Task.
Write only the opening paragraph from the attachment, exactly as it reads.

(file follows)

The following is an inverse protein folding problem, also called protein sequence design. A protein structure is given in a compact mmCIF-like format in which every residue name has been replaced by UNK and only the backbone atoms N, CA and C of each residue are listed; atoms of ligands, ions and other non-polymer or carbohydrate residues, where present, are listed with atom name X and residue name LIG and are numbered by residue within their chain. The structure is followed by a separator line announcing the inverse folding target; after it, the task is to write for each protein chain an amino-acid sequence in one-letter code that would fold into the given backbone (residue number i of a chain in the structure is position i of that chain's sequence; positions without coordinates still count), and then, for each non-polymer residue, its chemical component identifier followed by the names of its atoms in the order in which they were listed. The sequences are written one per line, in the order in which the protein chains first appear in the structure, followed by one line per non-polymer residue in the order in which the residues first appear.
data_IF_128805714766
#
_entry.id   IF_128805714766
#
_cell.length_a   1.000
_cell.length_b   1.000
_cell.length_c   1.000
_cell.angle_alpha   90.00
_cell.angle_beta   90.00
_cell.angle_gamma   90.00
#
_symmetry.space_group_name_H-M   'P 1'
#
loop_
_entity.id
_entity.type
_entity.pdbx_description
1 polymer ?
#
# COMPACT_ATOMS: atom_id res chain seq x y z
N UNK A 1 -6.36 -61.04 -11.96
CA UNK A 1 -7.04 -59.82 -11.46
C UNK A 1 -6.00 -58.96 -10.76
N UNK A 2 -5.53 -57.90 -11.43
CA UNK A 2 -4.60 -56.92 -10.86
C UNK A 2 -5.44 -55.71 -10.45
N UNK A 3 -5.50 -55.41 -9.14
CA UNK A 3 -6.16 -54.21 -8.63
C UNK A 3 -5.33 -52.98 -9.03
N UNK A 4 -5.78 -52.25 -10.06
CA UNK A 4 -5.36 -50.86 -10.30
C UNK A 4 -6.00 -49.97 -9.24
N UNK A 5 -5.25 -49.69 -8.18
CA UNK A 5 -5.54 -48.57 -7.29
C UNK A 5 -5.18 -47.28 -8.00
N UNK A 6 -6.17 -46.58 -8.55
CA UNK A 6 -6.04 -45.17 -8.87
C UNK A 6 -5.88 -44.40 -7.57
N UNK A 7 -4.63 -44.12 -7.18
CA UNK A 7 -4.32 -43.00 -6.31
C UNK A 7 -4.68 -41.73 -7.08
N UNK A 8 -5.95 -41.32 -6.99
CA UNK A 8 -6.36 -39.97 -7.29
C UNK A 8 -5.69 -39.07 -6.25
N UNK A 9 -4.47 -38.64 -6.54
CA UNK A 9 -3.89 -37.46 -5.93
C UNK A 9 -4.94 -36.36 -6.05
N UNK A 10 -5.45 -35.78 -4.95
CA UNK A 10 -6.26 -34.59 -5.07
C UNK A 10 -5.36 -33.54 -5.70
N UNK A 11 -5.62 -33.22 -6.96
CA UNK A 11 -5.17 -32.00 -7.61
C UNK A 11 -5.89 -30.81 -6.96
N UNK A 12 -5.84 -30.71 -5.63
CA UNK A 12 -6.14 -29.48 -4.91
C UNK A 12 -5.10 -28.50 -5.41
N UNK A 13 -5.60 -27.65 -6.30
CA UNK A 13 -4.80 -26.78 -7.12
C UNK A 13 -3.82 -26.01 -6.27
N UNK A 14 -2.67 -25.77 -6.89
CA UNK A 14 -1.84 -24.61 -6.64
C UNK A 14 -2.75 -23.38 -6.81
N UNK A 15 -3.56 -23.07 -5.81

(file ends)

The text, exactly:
The following is an inverse protein folding problem, also called protein sequence design. A protein structure is given in a compact mmCIF-like format in which every residue name has been replaced by UNK and only the backbone atoms N, CA and C of each residue are listed; atoms of ligands, ions and other non-polymer or carbohydrate residues, where present, are listed with atom name X and residue name LIG and are numbered by residue within their chain. The structure is followed by a separator line announcing the inverse folding target; after it, the task is to write for each protein chain an amino-acid sequence in one-letter code that would fold into the given backbone (residue number i of a chain in the structure is position i of that chain's sequence; positions without coordinates still count), and then, for each non-polymer residue, its chemical component identifier followed by the names of its atoms in the order in which they were listed. The sequences are written one per line, in the order in which the protein chains first appear in the structure, followed by one line per non-polymer residue in the order in which the residues first appear.